Brooklyn Nets: Master Class In Branding.

A few weeks back, I was visiting New York and had the opportunity to go to a Brooklyn Nets game.  Having grown up a Knicks fan in Albany, and now a Warriors fan based in California the last 15 years, I was intrigued to see what Brooklyn’s basketball team was like. I have to say I was extremely impressed.  And as an ad guy, I found a trip to the Barclays Center a master class in branding!

The Nets’ move from New Jersey to Brooklyn may have only been about 20 miles, but it’s a world away. That shift in location brought with it a shift in attitude, not least of which comes from the association with Jay-Z and hip-hop in general.  The Nets feel like a team that aspires to represent more than a location.  I may never change my allegiance from the Knicks as “New York’s team, but the Nets could take ownership of a tagline much greater: that of a generation!

The colors are stark — a simple black-and-white motif — and the music is omnipresent — driving beats with a real sense of swagger.  The arena is clean, centrally located and everyone who works there is smiling, helpful and demonstrates a true excitement to be in the house.  The food is delicious. The logo is everywhere, on hats, banners and signage. Brooklyn even takes advantage of its star quality courtside, with actors and sports stars lining the court for a show-like experience in the “borough that sports forgot” for many years.  It feels like you’ve stepped into an exclusive event, more so than when you enter Madison Square Garden, which is clearly recognized as the world’s stage.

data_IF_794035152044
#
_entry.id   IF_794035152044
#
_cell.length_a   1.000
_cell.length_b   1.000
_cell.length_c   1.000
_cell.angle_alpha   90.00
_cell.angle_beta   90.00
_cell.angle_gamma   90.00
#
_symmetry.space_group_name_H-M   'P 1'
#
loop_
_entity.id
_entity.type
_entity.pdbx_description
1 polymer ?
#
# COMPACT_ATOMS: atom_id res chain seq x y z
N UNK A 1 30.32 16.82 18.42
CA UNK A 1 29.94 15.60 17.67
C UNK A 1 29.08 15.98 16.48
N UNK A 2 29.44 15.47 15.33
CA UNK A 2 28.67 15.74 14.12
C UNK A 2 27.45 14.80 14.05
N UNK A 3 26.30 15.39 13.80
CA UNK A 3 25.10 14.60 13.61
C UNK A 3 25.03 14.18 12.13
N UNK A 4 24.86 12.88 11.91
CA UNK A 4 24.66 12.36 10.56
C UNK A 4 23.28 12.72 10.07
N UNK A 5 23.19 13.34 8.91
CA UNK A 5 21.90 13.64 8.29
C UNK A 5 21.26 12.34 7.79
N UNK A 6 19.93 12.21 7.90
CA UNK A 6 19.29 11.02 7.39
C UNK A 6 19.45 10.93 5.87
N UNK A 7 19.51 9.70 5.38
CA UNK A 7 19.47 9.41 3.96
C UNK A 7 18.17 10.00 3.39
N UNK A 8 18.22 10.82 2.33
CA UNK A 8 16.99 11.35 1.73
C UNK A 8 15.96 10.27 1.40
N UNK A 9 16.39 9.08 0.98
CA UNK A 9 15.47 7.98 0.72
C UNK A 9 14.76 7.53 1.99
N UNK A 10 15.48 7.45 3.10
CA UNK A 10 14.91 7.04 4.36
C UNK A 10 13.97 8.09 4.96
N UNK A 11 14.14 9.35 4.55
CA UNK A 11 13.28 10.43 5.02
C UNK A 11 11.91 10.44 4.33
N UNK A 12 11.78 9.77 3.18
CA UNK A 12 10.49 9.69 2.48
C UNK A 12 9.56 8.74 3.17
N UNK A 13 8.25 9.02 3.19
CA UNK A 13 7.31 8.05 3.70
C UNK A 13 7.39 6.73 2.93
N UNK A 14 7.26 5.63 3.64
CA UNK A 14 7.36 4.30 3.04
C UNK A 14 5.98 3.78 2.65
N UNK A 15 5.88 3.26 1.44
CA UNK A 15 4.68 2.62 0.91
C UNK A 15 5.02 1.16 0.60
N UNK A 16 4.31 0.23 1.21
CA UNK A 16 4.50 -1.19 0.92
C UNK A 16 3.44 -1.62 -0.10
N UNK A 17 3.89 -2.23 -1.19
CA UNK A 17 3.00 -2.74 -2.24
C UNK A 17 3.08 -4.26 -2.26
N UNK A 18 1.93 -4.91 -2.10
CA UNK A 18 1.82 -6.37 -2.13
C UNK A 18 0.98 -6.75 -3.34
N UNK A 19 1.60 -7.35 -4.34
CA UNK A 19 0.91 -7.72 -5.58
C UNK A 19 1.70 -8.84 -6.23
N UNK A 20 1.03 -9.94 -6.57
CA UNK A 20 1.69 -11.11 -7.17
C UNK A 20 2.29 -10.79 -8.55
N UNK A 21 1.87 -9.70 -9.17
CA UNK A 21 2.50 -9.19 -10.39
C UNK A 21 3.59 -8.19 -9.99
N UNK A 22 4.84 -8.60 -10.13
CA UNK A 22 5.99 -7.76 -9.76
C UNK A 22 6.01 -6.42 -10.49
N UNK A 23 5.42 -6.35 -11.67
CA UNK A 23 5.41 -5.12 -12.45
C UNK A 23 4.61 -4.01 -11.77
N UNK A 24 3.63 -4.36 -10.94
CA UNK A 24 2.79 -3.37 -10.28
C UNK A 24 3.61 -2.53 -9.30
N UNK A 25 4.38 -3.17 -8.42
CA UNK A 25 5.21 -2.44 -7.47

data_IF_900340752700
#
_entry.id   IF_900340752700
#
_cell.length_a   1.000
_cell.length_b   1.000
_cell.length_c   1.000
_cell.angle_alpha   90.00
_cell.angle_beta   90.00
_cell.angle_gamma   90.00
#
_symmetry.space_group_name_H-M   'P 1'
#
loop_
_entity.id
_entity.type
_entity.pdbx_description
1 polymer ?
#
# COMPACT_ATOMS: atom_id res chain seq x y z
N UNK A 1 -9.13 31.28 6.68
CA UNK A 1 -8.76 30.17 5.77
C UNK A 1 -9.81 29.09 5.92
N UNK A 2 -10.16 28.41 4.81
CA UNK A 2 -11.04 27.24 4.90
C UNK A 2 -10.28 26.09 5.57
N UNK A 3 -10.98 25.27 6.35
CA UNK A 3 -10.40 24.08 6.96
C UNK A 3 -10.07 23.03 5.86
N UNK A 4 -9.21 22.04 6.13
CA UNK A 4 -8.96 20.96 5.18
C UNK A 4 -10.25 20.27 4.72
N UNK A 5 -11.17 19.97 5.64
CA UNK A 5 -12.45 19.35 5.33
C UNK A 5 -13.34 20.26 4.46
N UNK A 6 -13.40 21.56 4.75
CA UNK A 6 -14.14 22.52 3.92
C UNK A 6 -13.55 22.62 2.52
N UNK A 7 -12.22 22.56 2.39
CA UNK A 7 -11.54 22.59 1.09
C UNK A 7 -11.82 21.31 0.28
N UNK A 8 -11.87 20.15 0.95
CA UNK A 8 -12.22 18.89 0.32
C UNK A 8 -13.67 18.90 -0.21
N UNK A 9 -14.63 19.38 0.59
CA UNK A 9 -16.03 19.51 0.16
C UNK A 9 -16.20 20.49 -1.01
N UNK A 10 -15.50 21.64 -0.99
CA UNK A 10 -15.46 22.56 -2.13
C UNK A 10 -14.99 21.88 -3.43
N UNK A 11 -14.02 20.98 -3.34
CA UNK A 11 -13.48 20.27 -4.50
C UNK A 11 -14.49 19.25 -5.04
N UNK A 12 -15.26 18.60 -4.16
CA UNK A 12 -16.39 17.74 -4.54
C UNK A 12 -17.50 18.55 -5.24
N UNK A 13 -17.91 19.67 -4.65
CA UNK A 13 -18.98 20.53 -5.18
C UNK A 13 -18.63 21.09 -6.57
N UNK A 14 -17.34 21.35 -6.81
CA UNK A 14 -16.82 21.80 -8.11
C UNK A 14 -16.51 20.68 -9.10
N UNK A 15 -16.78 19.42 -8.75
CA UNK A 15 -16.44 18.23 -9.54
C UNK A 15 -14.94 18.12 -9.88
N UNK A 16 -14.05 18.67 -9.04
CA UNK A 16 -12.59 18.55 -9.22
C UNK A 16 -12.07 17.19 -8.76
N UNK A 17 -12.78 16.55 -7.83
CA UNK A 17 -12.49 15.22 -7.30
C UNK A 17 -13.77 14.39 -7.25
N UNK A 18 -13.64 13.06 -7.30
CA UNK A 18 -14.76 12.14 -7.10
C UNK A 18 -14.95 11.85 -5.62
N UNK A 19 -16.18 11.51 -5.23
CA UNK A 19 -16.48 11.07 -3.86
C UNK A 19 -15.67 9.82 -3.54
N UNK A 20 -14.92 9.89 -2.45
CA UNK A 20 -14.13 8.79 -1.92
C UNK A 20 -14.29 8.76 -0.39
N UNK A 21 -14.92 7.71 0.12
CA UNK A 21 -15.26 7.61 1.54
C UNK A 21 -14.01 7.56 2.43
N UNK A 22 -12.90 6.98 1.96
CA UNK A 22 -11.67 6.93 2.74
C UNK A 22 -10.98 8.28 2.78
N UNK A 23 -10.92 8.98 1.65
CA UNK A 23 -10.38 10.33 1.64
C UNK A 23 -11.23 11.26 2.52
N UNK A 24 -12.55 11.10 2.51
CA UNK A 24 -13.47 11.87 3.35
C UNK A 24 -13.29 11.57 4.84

While the Knicks may have a sense of history, the Nets represent a feeling of “now.” They may not be as good as some of their peers, even though they’ll make the playoffs this year.  Regardless of their status as a contender or not, there’s a feeling of excitement and a level of engagement not present at other arenas. They bring you in.  They get you pumped. 

Why should you care about this perspective?  As an ad guy, I tell people to look around and find inspiration from the least likely of sources.  When the Nets decided to move into New York, many people were pessimistic about their ability to succeed.  How could they gain a foothold in the city owned by the Knicks?  The answer was simple: to present a different experience, one that resonates with their target audience. They learned what their audience wants (swagger was key among them) and delivered it in everything they did:  food, colors, logo, music, the events they host to balance out the arena. All of it carries over to the brand they’re putting out there. 

As a brand manager, you tackle the same set of challenges. Though you may not have the same tools in your toolbox to work with, the solution is the same.  Understand your audience and deliver what they want in a way that expresses what you want them to hear.

The Nets are not the only shining example of branding in the sports world, but they are certainly one of the newest to take that step into reimagining and relaunching their brand.  To me, as a student of advertising, it feels like what Cadillac did about 12 years ago when they rode the opening drum beat of “Rock N Roll” by Led Zeppelin to relaunch their brand for a new generation.  Remember that?

How are you identifying the needs of your customers and moving ahead with them?

By Cory Treffiletti
Cory, senior vice president of marketing, BlueKai, is a founder, author, marketer, and evangelist.
Courtesy of MediaPost

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